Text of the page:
In 2012, when the space shuttle Discovery flew above Washington, D.C., on its way to retirement at the National Air and Space Museum, a reporter asked astronaut Anna Fisher if she had any advice for a boy who wanted to travel to the stars. Sure, Fisher said. "Study Russian."
I hope this young man caught a glimpse of SpaceX's Falcon Heavy rocket launch on Tuesday, because he might not have to study Russian after all. Twenty-seven engines generated more than 5 million pounds of thrust—the equivalent, says SpaceX, of "approximately eighteen 747 aircraft"—and propelled a 140,000-pound payload into low earth orbit. The blast was incredible: an arc of flame and steam reaching for the heavens. But even that was not the most amazing image of the day.
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Take your pick. For starters: Falcon Heavy's booster rockets, or side cores, detaching and then landing after takeoff.
Or perhaps you prefer this: On its maiden voyage, Falcon Heavy spirited into the cosmos a bright red Tesla, driven by a mannequin named "Starman," whose destination is Mars and, beyond that, the Asteroid Belt. Talk about product placement.
Yet the choice of cargo is more than marketing genius. The pictures of Starman in his roadster above the Earth are not only glamorous and futuristic. They are inspiring. They are perfect representations of the centuries-old dream of mankind taking flight, guided by science and ingenuity to become a gravity-defying, multi-planetary species.
It was precisely this dream that seemed jeopardized by President Obama's 2010 decision to cancel our return to the moon. Not only did America cede the final frontier to Russia and China. The policy lowered our sights. It tempered our dreams. Certain possibilities, such as Americans on the red planet, appeared to be closed off.
NASA's robot explorers, who have traveled to Mars, Jupiter, Saturn, and the Asteroid Belt, are scrappy and intrepid. They have told us much about the solar system. But they are not very exciting. They make for good copy in Discover and Scientific American, but they do not quicken the pulse or exhilarate the imagination. Only a vision of the human future in space can do that.
And that is what SpaceX and Tesla's founder, Elon Musk, has given us. Now, Musk has visions by the bucketful. Some, like the hyper-loop, make me raise an eyebrow. Others, like widespread use of electric cars, are plausible—for the wealthy. But space exploration is different. For one thing, we know how to get to space. It's a matter of money, engineering, and willpower. Nor is space just another luxury good. It has the potential to enrich, enlighten, enrapture, and stir the pride of us all.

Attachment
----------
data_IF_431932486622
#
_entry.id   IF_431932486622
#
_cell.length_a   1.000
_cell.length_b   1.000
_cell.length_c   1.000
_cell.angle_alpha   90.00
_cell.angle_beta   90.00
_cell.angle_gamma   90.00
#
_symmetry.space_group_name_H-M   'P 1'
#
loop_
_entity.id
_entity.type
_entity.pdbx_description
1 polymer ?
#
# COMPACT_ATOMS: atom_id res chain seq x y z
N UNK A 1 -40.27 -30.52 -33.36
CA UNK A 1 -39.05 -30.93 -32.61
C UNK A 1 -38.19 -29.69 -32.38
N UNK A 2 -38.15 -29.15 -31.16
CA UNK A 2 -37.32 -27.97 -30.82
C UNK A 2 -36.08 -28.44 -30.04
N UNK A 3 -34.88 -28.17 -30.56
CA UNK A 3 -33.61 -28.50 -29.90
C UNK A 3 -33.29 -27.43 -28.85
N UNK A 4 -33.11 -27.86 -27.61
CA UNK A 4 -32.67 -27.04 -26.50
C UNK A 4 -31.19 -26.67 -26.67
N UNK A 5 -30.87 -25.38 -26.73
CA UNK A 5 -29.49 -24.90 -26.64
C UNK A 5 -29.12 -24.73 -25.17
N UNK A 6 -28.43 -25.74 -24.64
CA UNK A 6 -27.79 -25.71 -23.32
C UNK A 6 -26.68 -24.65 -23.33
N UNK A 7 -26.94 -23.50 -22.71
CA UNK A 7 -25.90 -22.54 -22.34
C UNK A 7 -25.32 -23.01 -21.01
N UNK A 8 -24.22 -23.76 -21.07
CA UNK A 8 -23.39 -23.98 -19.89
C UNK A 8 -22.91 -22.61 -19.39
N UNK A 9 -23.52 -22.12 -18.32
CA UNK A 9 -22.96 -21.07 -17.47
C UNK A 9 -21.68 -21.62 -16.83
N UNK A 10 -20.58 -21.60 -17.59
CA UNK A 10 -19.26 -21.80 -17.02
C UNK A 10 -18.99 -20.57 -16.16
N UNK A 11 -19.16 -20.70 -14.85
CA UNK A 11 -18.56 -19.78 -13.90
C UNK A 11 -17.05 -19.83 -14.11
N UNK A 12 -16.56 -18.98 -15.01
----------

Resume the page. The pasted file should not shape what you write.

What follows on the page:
One might have been inclined to dismiss Musk last September, when he announced that Falcon Heavy is a step toward a combination booster rocket and space ship that, if all goes according to plan, will take humans to Mars by 2024. But after the success of Falcon Heavy, Musk should not and cannot be ignored. Indeed, when the side cores landed intact, our future in space did not just seem probable. It seemed inevitable.
Nor am I the only space nerd who's thrilled by what he saw. "The moon is now within reach," said the president of the Mars Society, Robert Zubrin, in a statement. "Mars is now within reach." Science writer Eric Berger wrote, "For those who want to do more things in space, be it mining asteroids, digging lunar ice from the Moon's poles, or, yes, one day setting foot on Mars, such a future seems vastly more tangible today."
In an irony of history, it may have been President Obama's diminishment of NASA that led to the explosion in commercial spaceflight of which SpaceX is a part. Musk has competition, including the world's richest man, Jeff Bezos, who wished his fellow billionaire good luck in a tweet before the launch. Where government regulation, bureaucracy, risk-aversion, inertia, and entropy limited the horizon of manned space exploration, the private space industry is abuzz with innovation, efficiencies, and entrepreneurship. And in lifting our spirits and broadening our vision of the future, Musk may have also burnished the reputation of his fellow titans in Silicon Valley, who have come under criticism for their partisanship, dogmatism, and encroaching control over politics and debate.
"Five hundred years from now," Charles Krauthammer wrote in 2000,
a time as distant from us as is Columbus—a party of settlers on excursion to Mars's South Pole will stumble across some strange wreckage, just as today we stumble across the wreckage of long-forgotten ships caught in Arctic ice. They'll wonder what manner of creature it was that sent it. What will we have told them? That after millennia of gazing at the heavens, we took one step into the void, then turned and, for the longest time, retreated to home and hearth? Or that we retained our nerve and hunger for horizons, and embraced our destiny?
After the launch of Falcon Heavy, I am more confident in answering Krauthammer's question. We will get there, thanks in large part to visionaries like Elon Musk. So let the man get back to work. And get out of his way.